From A Dictionary of Irish Artists 1913
Was born in Cork on 27th March, 1860, and began his art career with Messrs. Guy the colour-printers and publishers in that city. On the expiration of his apprenticeship he found employment as a lithographic artist in Dublin, where, with the exception of a couple of years in London, he passed the rest of his life. He worked as a lithographer for the City Printing Co. and for Messrs. Woods of High Street, and was cartoonist to "The Weekly Freeman" and afterwards to "The Weekly National Press," where he made his reputation as a political cartoonist in the manner of J. F. O'Hea. He was also employed as a book and magazine illustrator, and in the illumination of addresses in which he excelled, and did much work in photo-engraving and process work. His long cherished wish to have a paper of his own was realized in 1905 when he started "The Leprachaun," a cartoon monthly, in which his best and most humorous work is to be found. He showed much fertility of invention and happy humour and had a keen eye for social abuses and hypocrisy in public life, which he never hesitated to expose with keen satire; but though he dealt unsparingly with public men, there was a humour and kindly spirit underlying his work which never left a sting behind it. As an artist in black and white, or as a painter in oil or water-colours, he might have won some distinction had he chosen to employ his talents in a wider sphere than Ireland afforded. He died on 16th July, 1912.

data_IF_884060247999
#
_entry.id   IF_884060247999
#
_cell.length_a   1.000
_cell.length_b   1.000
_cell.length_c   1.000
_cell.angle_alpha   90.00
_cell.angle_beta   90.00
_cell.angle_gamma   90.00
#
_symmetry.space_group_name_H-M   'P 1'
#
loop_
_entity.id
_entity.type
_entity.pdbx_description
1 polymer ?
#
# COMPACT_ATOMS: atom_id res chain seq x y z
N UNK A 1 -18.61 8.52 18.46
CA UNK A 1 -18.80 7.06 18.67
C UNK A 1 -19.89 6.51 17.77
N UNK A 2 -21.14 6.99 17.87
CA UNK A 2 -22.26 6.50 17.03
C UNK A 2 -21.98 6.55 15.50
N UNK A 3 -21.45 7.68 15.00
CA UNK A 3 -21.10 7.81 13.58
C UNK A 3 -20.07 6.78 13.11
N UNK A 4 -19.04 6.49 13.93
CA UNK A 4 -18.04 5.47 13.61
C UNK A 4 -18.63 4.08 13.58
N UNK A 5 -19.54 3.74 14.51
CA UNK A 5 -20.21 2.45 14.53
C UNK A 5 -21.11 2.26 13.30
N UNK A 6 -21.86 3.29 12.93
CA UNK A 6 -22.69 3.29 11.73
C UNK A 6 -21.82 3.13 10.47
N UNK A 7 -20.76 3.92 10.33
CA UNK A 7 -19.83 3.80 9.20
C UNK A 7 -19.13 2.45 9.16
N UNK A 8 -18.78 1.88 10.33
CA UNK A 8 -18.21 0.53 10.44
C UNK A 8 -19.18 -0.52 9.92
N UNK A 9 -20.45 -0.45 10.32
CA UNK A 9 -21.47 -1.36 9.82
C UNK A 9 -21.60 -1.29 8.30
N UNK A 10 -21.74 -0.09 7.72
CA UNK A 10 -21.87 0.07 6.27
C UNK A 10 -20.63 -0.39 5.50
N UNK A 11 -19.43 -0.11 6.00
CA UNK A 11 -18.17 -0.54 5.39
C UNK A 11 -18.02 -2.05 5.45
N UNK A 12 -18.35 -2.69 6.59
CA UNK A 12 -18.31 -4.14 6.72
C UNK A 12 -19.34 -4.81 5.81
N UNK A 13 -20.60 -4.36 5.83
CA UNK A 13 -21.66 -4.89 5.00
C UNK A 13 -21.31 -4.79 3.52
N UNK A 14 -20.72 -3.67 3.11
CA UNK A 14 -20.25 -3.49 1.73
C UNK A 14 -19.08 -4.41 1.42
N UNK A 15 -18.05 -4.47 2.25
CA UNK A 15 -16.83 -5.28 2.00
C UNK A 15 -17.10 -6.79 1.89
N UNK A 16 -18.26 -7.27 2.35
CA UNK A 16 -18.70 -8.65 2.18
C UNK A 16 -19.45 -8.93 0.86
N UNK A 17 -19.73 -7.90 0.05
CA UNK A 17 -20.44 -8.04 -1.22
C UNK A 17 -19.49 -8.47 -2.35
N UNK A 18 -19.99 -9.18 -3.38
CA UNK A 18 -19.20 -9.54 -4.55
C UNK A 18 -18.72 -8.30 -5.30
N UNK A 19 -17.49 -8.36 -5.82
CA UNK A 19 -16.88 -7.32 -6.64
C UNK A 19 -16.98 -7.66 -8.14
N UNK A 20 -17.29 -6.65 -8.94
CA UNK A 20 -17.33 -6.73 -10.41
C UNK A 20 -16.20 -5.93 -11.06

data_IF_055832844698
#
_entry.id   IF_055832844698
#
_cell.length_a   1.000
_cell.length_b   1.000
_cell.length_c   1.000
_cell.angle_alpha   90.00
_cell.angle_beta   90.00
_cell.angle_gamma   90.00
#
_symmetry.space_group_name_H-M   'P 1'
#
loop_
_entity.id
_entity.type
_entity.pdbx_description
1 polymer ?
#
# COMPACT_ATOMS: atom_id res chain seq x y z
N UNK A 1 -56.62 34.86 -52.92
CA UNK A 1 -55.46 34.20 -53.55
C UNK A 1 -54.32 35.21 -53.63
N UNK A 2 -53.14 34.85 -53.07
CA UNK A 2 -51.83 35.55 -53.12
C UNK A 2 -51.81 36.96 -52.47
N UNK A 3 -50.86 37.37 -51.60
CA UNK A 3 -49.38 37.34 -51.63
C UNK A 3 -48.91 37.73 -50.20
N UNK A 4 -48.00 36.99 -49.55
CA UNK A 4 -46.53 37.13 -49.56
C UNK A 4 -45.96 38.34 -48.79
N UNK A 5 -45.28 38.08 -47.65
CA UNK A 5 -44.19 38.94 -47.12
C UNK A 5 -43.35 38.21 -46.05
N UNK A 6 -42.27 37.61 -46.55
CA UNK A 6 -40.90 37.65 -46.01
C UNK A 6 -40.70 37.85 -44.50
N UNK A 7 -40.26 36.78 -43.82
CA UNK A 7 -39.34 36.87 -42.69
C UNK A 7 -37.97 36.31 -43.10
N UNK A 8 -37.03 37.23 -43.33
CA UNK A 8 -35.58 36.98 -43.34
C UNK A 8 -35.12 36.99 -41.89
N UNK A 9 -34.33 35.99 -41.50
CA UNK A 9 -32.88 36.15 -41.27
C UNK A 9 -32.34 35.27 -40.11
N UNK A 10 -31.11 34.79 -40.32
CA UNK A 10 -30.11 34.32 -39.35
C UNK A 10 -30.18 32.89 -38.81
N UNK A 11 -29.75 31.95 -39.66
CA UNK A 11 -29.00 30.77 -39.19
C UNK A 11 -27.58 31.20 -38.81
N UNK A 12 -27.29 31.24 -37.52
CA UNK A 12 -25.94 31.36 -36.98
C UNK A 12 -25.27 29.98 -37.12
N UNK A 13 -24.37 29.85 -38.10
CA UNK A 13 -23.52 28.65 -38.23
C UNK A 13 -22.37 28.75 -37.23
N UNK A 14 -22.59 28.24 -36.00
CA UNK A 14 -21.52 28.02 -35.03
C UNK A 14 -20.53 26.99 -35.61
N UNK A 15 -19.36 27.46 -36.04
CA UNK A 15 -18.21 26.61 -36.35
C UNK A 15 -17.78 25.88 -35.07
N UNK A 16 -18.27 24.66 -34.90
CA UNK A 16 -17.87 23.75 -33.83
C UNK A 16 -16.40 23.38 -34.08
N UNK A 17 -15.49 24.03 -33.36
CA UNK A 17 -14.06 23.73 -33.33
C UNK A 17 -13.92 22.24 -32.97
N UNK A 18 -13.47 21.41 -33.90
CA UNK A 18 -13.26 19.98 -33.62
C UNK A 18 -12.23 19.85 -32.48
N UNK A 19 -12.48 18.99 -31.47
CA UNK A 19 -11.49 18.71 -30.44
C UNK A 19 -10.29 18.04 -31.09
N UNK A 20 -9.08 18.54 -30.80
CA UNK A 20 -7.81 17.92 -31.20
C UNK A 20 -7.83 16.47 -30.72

In Popular Rhymes and Sayings of Ireland (first published in 1924) John J. Marshall examines the origin of a variety of rhymes and sayings that were at one time in vogue around different parts of the country, including those which he recalled from his own childhood in County Tyrone. Numerous riddles, games and charms are recounted, as well as the traditions of the ‘Wren Boys’ and Christmas Rhymers. Other chapters describe the war cries of prominent Irish septs and the names by which Ireland has been personified in literature over the centuries.
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